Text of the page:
North Korea’s Real Lessons for Iran

President Obama's defense of his emerging nuclear deal with Iran as a “once in a lifetime opportunity” reminds his critics of an earlier landmark agreement, intended to end the threat of a nuclear-armed North Korea.

Prime Minister Benjamin Netanyahu of Israel and others have argued that the eventual collapse of that agreement, resulting in North Korea’s building nuclear weapons, proves that a deal with Tehran is a big mistake. Those of us who negotiated the North Korea deal know that important lessons can be learned from that experience. But they are not the ones based on the critics’ fundamental misreading of history.

Faced with the prospect of a hostile, nuclear-armed North Korea in 1994, the Clinton administration reached a deal that required the North to give up its weapons program in return for energy assistance, the lifting of sanctions and better relations with the United States. In the late 1990s, however, we caught the North Koreans cheating and, early in the George W. Bush administration, the agreement collapsed. Today, the North’s reinvigorated bomb program may be poised, as Mr. Netanyahu pointed out in his recent speech to Congress, to produce as many as 100 nuclear weapons over the next five years.

Although our policy ultimately failed, the agreement did not. Without the 1994 deal, North Korea would have built the bomb sooner, stockpiled weapons more quickly and amassed a much larger arsenal by now. Intelligence estimates in the early 1990s concluded that the North’s nuclear program was so advanced that it could produce 30 Nagasaki-size nuclear weapons a year by the end of the decade. More than 20 years later, that still hasn’t happened.

The collapse of the North Korea deal has been used to argue that it is impossible to conduct diplomacy with rogue states. But the only litmus test that matters is whether an agreement serves our national interest, is better than having no deal at all, and is preferable to military force. The arrangement with Iran appears to be well on its way to meeting that standard.

The real lessons from North Korea have to do with why a deal with such a promising start ultimately collapsed. While reaching an agreement is tough, making it stick is even tougher.

The United States and its partners must avoid the “problem solved” mentality that inevitably follows landmark agreements. This mentality took hold in 1994 as senior officials moved on to deal with other foreign policy challenges while implementation, left in the hands of lower-level bureaucrats, suffered. As a result, the United States didn’t follow through on two major incentives it had promised in return for North Korea’s nuclear restraint: the establishment of better political relations and the lifting of economic sanctions. This does not excuse the North’s behavior, but it does show these deals require constant attention.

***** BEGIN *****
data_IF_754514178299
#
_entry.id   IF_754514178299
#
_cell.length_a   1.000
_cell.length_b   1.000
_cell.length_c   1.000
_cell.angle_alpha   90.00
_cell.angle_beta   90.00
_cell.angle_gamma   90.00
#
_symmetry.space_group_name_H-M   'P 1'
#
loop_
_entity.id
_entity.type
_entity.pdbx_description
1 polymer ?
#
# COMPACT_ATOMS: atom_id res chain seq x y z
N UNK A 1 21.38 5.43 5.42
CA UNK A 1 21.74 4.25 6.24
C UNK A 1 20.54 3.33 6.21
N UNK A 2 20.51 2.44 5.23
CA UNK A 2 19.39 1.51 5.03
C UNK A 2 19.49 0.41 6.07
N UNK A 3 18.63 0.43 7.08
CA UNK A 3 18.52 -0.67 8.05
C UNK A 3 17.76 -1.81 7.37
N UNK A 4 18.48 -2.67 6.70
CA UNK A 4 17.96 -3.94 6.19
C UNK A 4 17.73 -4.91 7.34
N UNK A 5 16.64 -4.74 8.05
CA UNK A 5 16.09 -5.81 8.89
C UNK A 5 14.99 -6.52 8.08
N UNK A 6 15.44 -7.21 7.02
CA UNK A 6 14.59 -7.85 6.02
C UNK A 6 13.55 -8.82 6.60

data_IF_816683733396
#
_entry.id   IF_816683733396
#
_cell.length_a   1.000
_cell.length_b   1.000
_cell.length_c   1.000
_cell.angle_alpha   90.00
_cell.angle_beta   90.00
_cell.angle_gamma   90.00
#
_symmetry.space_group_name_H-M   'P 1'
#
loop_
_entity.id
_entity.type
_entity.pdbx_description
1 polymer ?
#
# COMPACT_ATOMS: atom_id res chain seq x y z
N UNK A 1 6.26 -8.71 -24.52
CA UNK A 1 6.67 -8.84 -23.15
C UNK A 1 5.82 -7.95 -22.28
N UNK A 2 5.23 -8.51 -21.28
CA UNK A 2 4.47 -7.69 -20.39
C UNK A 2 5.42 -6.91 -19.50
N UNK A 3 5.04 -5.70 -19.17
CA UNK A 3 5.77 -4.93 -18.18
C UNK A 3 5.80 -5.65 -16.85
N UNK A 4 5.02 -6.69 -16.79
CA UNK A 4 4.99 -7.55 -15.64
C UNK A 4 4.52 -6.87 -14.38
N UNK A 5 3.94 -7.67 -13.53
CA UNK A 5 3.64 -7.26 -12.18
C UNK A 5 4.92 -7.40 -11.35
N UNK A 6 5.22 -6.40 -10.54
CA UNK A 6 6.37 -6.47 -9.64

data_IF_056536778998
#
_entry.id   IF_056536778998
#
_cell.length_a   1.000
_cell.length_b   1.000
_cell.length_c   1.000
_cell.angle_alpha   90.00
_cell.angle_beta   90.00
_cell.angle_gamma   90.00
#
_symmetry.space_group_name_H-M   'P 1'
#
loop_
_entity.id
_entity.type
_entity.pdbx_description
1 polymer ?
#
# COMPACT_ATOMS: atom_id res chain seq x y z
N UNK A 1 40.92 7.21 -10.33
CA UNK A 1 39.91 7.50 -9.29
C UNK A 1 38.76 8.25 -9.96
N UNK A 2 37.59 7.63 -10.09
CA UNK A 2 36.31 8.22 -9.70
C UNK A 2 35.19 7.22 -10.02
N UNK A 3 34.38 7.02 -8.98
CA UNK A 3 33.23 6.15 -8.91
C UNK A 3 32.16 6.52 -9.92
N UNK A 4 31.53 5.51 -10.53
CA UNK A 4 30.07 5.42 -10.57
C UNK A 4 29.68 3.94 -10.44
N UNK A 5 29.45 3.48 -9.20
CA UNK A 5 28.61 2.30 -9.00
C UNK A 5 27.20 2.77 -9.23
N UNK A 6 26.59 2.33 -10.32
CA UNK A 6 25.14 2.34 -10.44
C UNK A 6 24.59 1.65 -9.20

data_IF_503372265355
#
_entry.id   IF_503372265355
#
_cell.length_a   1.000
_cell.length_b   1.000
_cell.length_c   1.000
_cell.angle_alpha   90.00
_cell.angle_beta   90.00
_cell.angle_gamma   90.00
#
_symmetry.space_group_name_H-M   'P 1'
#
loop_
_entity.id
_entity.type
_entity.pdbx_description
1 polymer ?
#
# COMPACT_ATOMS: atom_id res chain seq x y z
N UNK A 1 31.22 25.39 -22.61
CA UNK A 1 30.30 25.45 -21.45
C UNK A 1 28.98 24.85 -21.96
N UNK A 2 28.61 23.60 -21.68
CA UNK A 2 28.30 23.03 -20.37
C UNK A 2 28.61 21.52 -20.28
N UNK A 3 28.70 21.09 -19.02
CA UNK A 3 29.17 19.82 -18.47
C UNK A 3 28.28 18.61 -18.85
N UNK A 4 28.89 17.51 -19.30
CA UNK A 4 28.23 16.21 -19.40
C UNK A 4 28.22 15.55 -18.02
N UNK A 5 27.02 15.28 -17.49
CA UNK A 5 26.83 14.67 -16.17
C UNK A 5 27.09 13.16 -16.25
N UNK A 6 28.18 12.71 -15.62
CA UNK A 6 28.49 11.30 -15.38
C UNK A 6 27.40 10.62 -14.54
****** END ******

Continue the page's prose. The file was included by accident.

The Iran framework is extraordinarily complex, and will require monitoring to ensure that all the moving pieces — limiting Iran’s nuclear capabilities, providing for inspections and lifting sanctions — are effectively implemented. One way to do this is for the United States and its partners to establish a body that meets regularly to oversee implementation.

Another lesson is that we should not be surprised if Tehran is caught cheating. While the Obama administration has emphasized the emerging agreement’s highly intrusive verification measures, the trick will be not only to catch cheating in a timely manner, but also to react with a clear plan.

We failed to do that with North Korea. When the Bush administration confronted the North about its cheating in 2002, the North simply withdrew from the agreement and restarted its nuclear program. Having just gone to war in Afghanistan and about to invade Iraq, the administration decided to start from scratch and seek new nuclear negotiations that dragged on and eventually petered out. In hindsight, President Bush could have followed the Clinton administration’s plan to confront North Korea with an opportunity rather than an accusation. That meant offering the North more progress in building better relations in return for stopping its threatening activities, including its cheating.

For Iran, we need a mechanism for resolving disputes and a plan for political, economic and possibly military steps to deal with violations that we and our partners have agreed on beforehand.

Finally, we should understand that without a positive shift in political relations, the chances that a nuclear deal will fail increase over time. We included provisions in the 1994 accord for improving relations between the United States and North Korea, but failed to recognize that four decades of hostility could not be erased overnight. Continuing tensions on issues unrelated to the nuclear agreement helped undermine the deal.

The same danger exists with Iran, given its hostility to American and Israeli interests in the Middle East. Of course, North Korea and Iran are very different politically; Tehran, along with hard-liners, has a young and increasingly vocal reform movement. That may be reason for hope. But whether that difference will translate into future moderation in Iranian foreign policy remains uncertain.

As American negotiators move toward a final agreement with Iran by the end of June, they are right to look to our experience with North Korea. But they should ignore the critics who say that the lesson is to abandon diplomacy. Diplomacy can succeed with political will and sustained focus. We just need to remember that the deal itself is only the beginning.

Robert L. Gallucci, a professor of diplomacy at Georgetown University, was the chief negotiator for the 1994 nuclear deal with North Korea. Joel S. Wit, a senior fellow at the U.S.-Korea Institute at Johns Hopkins, was the coordinator for the deal from 1995 to 1999.

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